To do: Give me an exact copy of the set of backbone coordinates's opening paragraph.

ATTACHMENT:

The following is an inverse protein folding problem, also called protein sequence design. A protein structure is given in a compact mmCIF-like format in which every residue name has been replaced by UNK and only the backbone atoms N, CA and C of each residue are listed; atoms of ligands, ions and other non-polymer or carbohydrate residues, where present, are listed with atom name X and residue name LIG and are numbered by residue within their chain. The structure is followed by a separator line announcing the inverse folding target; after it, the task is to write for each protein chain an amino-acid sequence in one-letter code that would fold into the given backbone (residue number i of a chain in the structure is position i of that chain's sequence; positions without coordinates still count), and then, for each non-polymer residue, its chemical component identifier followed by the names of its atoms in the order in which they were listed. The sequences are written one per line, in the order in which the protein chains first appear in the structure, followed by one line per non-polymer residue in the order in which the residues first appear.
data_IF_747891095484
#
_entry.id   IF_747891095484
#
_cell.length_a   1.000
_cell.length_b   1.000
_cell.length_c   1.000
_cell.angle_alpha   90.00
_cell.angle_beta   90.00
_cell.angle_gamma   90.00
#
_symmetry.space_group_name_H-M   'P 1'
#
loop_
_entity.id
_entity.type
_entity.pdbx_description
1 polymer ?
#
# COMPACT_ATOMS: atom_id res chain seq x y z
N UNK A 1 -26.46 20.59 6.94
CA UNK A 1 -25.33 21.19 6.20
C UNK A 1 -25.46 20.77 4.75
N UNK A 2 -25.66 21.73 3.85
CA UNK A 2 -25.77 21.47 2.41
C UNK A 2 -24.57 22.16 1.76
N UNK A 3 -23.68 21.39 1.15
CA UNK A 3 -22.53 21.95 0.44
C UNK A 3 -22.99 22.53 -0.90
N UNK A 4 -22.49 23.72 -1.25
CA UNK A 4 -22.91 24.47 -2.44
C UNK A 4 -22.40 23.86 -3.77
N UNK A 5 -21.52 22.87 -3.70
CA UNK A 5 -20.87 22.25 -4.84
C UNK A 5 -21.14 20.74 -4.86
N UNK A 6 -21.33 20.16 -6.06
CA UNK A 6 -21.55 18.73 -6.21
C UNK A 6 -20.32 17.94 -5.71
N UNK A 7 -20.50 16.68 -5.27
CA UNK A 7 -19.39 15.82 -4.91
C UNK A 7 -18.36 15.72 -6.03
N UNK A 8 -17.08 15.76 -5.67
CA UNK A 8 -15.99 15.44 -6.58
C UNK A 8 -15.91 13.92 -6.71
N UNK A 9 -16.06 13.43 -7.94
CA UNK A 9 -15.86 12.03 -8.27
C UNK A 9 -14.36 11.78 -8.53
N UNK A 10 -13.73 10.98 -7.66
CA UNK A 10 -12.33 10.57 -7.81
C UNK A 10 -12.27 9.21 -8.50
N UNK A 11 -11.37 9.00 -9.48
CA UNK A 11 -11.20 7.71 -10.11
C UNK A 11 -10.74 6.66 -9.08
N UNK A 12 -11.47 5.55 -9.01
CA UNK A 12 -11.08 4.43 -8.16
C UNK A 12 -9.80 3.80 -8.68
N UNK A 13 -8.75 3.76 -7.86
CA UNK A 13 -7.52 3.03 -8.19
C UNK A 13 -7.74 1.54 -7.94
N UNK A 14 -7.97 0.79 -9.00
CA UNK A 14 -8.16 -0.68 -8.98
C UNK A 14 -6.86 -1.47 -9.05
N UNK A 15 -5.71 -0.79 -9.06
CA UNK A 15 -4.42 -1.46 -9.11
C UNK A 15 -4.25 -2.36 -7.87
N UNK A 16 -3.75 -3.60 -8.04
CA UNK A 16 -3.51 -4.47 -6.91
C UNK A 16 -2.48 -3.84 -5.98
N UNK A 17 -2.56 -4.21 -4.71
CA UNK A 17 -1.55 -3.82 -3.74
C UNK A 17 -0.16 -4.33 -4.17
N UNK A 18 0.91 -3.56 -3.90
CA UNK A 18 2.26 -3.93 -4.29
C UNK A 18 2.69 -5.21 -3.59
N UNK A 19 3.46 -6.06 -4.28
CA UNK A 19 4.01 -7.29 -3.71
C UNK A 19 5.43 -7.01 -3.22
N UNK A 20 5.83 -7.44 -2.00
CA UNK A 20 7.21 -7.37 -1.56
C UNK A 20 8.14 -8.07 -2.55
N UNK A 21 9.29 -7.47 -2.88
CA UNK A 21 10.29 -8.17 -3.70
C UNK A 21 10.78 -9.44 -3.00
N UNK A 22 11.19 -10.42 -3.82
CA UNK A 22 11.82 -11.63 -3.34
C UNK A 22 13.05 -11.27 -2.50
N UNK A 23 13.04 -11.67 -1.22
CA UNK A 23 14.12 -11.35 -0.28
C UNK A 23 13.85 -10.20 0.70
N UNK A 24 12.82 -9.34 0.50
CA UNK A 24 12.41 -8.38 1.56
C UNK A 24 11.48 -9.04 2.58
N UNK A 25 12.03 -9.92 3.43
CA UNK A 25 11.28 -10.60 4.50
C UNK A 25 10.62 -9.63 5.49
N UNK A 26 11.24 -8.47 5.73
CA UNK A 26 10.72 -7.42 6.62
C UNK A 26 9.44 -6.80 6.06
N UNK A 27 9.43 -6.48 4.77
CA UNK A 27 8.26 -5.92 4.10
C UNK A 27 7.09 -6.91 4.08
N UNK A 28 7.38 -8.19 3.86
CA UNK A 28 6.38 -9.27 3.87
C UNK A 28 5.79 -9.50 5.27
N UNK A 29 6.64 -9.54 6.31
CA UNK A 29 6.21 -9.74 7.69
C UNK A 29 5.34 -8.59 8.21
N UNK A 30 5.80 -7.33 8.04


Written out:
The following is an inverse protein folding problem, also called protein sequence design. A protein structure is given in a compact mmCIF-like format in which every residue name has been replaced by UNK and only the backbone atoms N, CA and C of each residue are listed; atoms of ligands, ions and other non-polymer or carbohydrate residues, where present, are listed with atom name X and residue name LIG and are numbered by residue within their chain. The structure is followed by a separator line announcing the inverse folding target; after it, the task is to write for each protein chain an amino-acid sequence in one-letter code that would fold into the given backbone (residue number i of a chain in the structure is position i of that chain's sequence; positions without coordinates still count), and then, for each non-polymer residue, its chemical component identifier followed by the names of its atoms in the order in which they were listed. The sequences are written one per line, in the order in which the protein chains first appear in the structure, followed by one line per non-polymer residue in the order in which the residues first appear.